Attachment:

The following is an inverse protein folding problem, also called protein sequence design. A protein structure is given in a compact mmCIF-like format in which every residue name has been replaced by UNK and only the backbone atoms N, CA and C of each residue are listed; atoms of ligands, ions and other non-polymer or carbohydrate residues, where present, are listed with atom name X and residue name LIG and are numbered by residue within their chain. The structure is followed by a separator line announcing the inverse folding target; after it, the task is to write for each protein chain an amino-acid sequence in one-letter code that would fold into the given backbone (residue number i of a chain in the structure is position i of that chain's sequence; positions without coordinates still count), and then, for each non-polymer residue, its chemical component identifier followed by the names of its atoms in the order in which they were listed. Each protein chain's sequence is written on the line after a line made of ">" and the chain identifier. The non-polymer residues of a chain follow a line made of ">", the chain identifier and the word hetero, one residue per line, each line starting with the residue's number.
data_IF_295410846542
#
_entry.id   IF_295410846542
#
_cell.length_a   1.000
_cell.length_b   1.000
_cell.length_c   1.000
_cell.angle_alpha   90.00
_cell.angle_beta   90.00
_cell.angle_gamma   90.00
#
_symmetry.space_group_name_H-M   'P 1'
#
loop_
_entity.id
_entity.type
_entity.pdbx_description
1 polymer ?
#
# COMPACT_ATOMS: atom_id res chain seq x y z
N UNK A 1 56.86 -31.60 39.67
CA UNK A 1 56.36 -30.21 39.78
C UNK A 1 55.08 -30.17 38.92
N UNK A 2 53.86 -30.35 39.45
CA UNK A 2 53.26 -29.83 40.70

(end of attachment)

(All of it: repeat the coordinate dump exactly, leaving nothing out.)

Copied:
The following is an inverse protein folding problem, also called protein sequence design. A protein structure is given in a compact mmCIF-like format in which every residue name has been replaced by UNK and only the backbone atoms N, CA and C of each residue are listed; atoms of ligands, ions and other non-polymer or carbohydrate residues, where present, are listed with atom name X and residue name LIG and are numbered by residue within their chain. The structure is followed by a separator line announcing the inverse folding target; after it, the task is to write for each protein chain an amino-acid sequence in one-letter code that would fold into the given backbone (residue number i of a chain in the structure is position i of that chain's sequence; positions without coordinates still count), and then, for each non-polymer residue, its chemical component identifier followed by the names of its atoms in the order in which they were listed. Each protein chain's sequence is written on the line after a line made of ">" and the chain identifier. The non-polymer residues of a chain follow a line made of ">", the chain identifier and the word hetero, one residue per line, each line starting with the residue's number.
data_IF_295410846542
#
_entry.id   IF_295410846542
#
_cell.length_a   1.000
_cell.length_b   1.000
_cell.length_c   1.000
_cell.angle_alpha   90.00
_cell.angle_beta   90.00
_cell.angle_gamma   90.00
#
_symmetry.space_group_name_H-M   'P 1'
#
loop_
_entity.id
_entity.type
_entity.pdbx_description
1 polymer ?
#
# COMPACT_ATOMS: atom_id res chain seq x y z
N UNK A 1 56.86 -31.60 39.67
CA UNK A 1 56.36 -30.21 39.78
C UNK A 1 55.08 -30.17 38.92
N UNK A 2 53.86 -30.35 39.45
CA UNK A 2 53.26 -29.83 40.70